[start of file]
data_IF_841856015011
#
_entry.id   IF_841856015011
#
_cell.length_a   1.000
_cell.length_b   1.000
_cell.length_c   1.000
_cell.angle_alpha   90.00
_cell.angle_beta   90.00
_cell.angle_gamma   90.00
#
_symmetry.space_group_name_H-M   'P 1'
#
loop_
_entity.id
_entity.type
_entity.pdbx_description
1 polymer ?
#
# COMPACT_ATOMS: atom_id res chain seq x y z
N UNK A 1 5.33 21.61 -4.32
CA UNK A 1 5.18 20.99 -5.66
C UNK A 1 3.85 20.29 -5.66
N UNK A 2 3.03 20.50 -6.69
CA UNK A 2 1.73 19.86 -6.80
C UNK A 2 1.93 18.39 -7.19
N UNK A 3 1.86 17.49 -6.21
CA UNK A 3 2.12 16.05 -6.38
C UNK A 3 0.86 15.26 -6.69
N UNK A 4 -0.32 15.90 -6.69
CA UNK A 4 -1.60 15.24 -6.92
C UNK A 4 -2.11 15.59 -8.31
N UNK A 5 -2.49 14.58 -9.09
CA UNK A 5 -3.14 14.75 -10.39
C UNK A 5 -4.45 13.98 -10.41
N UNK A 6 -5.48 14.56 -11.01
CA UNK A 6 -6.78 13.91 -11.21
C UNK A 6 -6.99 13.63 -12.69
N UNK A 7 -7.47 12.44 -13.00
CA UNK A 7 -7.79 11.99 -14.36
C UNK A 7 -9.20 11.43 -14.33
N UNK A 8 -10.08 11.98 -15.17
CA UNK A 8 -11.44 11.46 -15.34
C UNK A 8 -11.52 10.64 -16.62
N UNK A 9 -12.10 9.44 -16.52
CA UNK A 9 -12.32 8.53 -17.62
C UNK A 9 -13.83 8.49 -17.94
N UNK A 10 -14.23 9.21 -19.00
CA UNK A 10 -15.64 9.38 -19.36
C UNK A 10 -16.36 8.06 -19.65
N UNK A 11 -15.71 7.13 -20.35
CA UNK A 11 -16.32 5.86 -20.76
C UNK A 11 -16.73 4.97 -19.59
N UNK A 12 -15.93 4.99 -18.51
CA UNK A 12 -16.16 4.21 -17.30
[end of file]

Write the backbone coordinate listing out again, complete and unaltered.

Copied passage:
data_IF_841856015011
#
_entry.id   IF_841856015011
#
_cell.length_a   1.000
_cell.length_b   1.000
_cell.length_c   1.000
_cell.angle_alpha   90.00
_cell.angle_beta   90.00
_cell.angle_gamma   90.00
#
_symmetry.space_group_name_H-M   'P 1'
#
loop_
_entity.id
_entity.type
_entity.pdbx_description
1 polymer ?
#
# COMPACT_ATOMS: atom_id res chain seq x y z
N UNK A 1 5.33 21.61 -4.32
CA UNK A 1 5.18 20.99 -5.66
C UNK A 1 3.85 20.29 -5.66
N UNK A 2 3.03 20.50 -6.69
CA UNK A 2 1.73 19.86 -6.80
C UNK A 2 1.93 18.39 -7.19
N UNK A 3 1.86 17.49 -6.21
CA UNK A 3 2.12 16.05 -6.38
C UNK A 3 0.86 15.26 -6.69
N UNK A 4 -0.32 15.90 -6.69
CA UNK A 4 -1.60 15.24 -6.92
C UNK A 4 -2.11 15.59 -8.31
N UNK A 5 -2.49 14.58 -9.09
CA UNK A 5 -3.14 14.75 -10.39
C UNK A 5 -4.45 13.98 -10.41
N UNK A 6 -5.48 14.56 -11.01
CA UNK A 6 -6.78 13.91 -11.21
C UNK A 6 -6.99 13.63 -12.69
N UNK A 7 -7.47 12.44 -13.00
CA UNK A 7 -7.79 11.99 -14.36
C UNK A 7 -9.20 11.43 -14.33
N UNK A 8 -10.08 11.98 -15.17
CA UNK A 8 -11.44 11.46 -15.34
C UNK A 8 -11.52 10.64 -16.62
N UNK A 9 -12.10 9.44 -16.52
CA UNK A 9 -12.32 8.53 -17.62
C UNK A 9 -13.83 8.49 -17.94
N UNK A 10 -14.23 9.21 -19.00
CA UNK A 10 -15.64 9.38 -19.36
C UNK A 10 -16.36 8.06 -19.65
N UNK A 11 -15.71 7.13 -20.35
CA UNK A 11 -16.32 5.86 -20.76
C UNK A 11 -16.73 4.97 -19.59
N UNK A 12 -15.93 4.99 -18.51
CA UNK A 12 -16.16 4.21 -17.30